Furthermore, playing the Flugel horn requires more air use and consumption. The benefit of this is a subjectively more pleasant, soft sound. It is pitched to Bb, just like the cornet.

5. Tenor Horn

The tenor horn is also called the alto. This brass instrument is fitted in a similar way to the baritone horn (we will discuss this later). Therefore, you will find that it sports a conical bore of similar dimensions. Unlike the others that we have reviewed and that have a pitch of Bb, this instrument is pitched to Eb. For most people, the tenor horn is found in a brass band.

Nonetheless, it can also be pitched to Bb as well. The sound is really nice, although it surprisingly doesn’t sound like the other brass instruments that lie in the foreground.

Instead of taking the lead, the alto is often employed as an accompanying instrument to the others. The type of pitch would determine the way the instrument is played. For instance, if the instrument is on the Eb pitch, the bell and mouthpiece are faced up. When in this pitch, the placement makes it pretty easy to play even when seated.

Overall, this instrument acts as a way of linking the different parts of the brass section. When properly used, it will increase the harmony of your composition.

6. Trombone

The name trombone is derived from the Italian word Tromba, which when translated means large trumpets.

If you are looking for a markedly different member of the brass family, then the trombone qualifies as the ‘black sheep’ of the family. It is different from the others in the family, because unlike the others, you change the pitch of the instrument using a slide instead of valves. It is the only one in the family to use this method of playing.

The unique design of the trombone consists of long, thin brass pipes. A pair of these pipes are bent to form a U and are linked at the other ends to become an ‘S’. One of the pipes links to the other so that the overall length of the pipe can be retracted or extended.

Unlike some of the others in the family, this instrument is played while being held horizontally. Holding it in such a position, you blow into the mouthpiece and use the right hand to slide and adjust the pitch. There are up to seven positions, with each one giving you a unique pitch.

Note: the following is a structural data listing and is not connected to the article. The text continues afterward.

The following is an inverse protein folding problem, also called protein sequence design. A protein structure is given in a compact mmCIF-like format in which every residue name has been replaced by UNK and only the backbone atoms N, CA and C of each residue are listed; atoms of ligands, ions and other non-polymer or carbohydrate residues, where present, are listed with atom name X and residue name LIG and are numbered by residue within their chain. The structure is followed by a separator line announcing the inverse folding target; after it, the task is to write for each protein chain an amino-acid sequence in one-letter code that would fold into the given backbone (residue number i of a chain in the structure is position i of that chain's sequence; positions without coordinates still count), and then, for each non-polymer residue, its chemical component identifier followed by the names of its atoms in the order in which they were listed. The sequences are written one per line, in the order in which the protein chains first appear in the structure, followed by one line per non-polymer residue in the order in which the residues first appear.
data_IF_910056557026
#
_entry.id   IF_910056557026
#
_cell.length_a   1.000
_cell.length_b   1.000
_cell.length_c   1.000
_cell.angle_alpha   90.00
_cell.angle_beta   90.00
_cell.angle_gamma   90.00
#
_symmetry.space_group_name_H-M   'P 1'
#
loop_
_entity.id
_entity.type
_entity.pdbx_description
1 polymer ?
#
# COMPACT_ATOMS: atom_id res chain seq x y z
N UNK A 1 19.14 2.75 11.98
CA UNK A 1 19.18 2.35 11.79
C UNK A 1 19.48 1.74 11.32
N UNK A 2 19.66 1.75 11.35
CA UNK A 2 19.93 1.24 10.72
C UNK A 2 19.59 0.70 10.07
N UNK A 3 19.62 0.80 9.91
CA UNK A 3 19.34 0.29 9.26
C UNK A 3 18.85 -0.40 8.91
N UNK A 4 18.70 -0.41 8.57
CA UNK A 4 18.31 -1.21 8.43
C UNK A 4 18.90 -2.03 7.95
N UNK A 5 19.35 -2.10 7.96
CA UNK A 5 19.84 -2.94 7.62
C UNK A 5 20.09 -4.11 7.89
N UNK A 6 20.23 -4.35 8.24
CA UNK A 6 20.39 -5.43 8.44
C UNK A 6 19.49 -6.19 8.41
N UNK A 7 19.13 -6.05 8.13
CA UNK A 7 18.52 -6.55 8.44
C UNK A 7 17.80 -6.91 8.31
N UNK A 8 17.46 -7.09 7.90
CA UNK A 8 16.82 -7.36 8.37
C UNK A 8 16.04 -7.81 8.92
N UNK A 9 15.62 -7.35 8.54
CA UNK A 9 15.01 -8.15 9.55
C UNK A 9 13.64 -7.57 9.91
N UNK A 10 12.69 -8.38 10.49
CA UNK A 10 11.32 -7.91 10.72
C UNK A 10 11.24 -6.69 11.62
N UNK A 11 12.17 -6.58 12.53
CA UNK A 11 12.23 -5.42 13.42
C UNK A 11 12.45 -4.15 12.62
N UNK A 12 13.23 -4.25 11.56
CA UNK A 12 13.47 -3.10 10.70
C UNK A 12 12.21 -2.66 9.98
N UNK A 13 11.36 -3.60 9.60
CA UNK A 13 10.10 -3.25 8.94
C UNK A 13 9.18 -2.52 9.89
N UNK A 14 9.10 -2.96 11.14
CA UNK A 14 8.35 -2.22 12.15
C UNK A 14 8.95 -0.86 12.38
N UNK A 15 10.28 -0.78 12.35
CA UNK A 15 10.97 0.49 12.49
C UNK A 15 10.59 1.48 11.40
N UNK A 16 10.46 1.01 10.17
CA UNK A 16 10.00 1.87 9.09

When completely extended, the trombone might reach lengths of up to 9 feet. Most orchestras have up to three trombones. The trombone is employed in playing in a similar range as the bassoon and the trio of trombones is used for harmonies.

This instrument is regarded as one of the easiest of all the instruments of the brass family.

However, whoever plays it must have a great ear for pitch.

 

 

7. Tuba

The tuba is a unique part of the brass family. It holds a special place in the orchestra and is sometimes referred to as the ‘grandfather’ of the line of brass instruments. It is instantly recognizable as it is the biggest member of the brass family. Aside from the appearance, it also offers a unique sound, being the lowest out of all the instruments.

Just like the ‘children’ in the family, this instrument is also curved. It is made of a long metal tube that is bent into an oblong shape. The end of this long metal tube has a bell.

Because of the depth and the low pitch, most orchestras have just one tuba in the lineup. However, brass bands might use four tubas! As with other brass instruments, the dimensions are different. The length of the tubing is usually what is different, and this difference often depends on the pitch.

The standard models can have lengths of up to 16 feet, but generally, the tuba lies between 9 and 18 feet. One rule of thumb is that longer tubas have lower pitches and vice versa.

As this is a large instrument and is faced upwards, it is often played sitting. To play, you blow air into the huge mouthpiece and press on the valves to adjust the sound. As might be expected from such a large instrument, you need plenty of lung power to play the tuba.

8. Euphonium

This is another excellent member of this outstanding family of instruments. It shares similarities with some other members of the brass family, including the baritone horn. The Euphonium is designed with wider tubes and a bigger conical bore. When compared with several of the other options in the family, it gives you a mellow sound.

As it sings a lower octave than your trumpet, while not being as low as say, the tuba, the Euphonium is a special instrument that finds its place in the mid-tone section of an orchestra. One of the special features of this instrument is that it needs to be paired with a unique mouthpiece whose size is deeper and more conical.

Apart from all of these, perhaps the most distinguishing feature of the euphonium is its compensating mechanism. With this instrument, you have to fiddle with up to four valves. This in turn results in a unique sound and intonation that will elevate the composition.

Summary

We hope that this post on the 8 brass instruments has proven very informative and helpful.

Header image credit: Artem Maryshev

error: Alert: Content is protected !!